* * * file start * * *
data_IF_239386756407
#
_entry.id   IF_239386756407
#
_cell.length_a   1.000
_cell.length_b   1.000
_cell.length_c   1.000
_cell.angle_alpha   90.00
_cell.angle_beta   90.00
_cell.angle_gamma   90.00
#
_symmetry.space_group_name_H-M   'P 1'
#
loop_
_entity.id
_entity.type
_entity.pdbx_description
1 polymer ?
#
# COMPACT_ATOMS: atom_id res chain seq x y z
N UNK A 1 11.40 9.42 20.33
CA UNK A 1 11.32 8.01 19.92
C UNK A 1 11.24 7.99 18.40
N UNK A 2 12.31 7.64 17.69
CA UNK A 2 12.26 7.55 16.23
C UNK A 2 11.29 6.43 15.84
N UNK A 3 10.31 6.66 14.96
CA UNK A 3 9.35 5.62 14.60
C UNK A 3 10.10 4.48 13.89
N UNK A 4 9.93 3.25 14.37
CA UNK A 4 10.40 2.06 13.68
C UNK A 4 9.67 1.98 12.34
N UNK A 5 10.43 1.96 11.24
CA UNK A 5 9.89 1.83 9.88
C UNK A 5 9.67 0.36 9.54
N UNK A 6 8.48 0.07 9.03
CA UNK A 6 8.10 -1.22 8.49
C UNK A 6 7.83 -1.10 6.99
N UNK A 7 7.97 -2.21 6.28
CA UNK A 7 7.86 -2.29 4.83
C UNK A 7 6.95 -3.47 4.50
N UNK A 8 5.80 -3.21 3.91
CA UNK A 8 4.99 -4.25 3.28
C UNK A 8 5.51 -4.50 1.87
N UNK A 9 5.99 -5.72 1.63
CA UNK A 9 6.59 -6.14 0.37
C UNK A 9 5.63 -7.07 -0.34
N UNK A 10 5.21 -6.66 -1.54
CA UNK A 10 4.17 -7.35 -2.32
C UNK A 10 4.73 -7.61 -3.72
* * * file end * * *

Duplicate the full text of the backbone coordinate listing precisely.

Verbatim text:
data_IF_239386756407
#
_entry.id   IF_239386756407
#
_cell.length_a   1.000
_cell.length_b   1.000
_cell.length_c   1.000
_cell.angle_alpha   90.00
_cell.angle_beta   90.00
_cell.angle_gamma   90.00
#
_symmetry.space_group_name_H-M   'P 1'
#
loop_
_entity.id
_entity.type
_entity.pdbx_description
1 polymer ?
#
# COMPACT_ATOMS: atom_id res chain seq x y z
N UNK A 1 11.40 9.42 20.33
CA UNK A 1 11.32 8.01 19.92
C UNK A 1 11.24 7.99 18.40
N UNK A 2 12.31 7.64 17.69
CA UNK A 2 12.26 7.55 16.23
C UNK A 2 11.29 6.43 15.84
N UNK A 3 10.31 6.66 14.96
CA UNK A 3 9.35 5.62 14.60
C UNK A 3 10.10 4.48 13.89
N UNK A 4 9.93 3.25 14.37
CA UNK A 4 10.40 2.06 13.68
C UNK A 4 9.67 1.98 12.34
N UNK A 5 10.43 1.96 11.24
CA UNK A 5 9.89 1.83 9.88
C UNK A 5 9.67 0.36 9.54
N UNK A 6 8.48 0.07 9.03
CA UNK A 6 8.10 -1.22 8.49
C UNK A 6 7.83 -1.10 6.99
N UNK A 7 7.97 -2.21 6.28
CA UNK A 7 7.86 -2.29 4.83
C UNK A 7 6.95 -3.47 4.50
N UNK A 8 5.80 -3.21 3.91
CA UNK A 8 4.99 -4.25 3.28
C UNK A 8 5.51 -4.50 1.87
N UNK A 9 5.99 -5.72 1.63
CA UNK A 9 6.59 -6.14 0.37
C UNK A 9 5.63 -7.07 -0.34
N UNK A 10 5.21 -6.66 -1.54
CA UNK A 10 4.17 -7.35 -2.32
C UNK A 10 4.73 -7.61 -3.72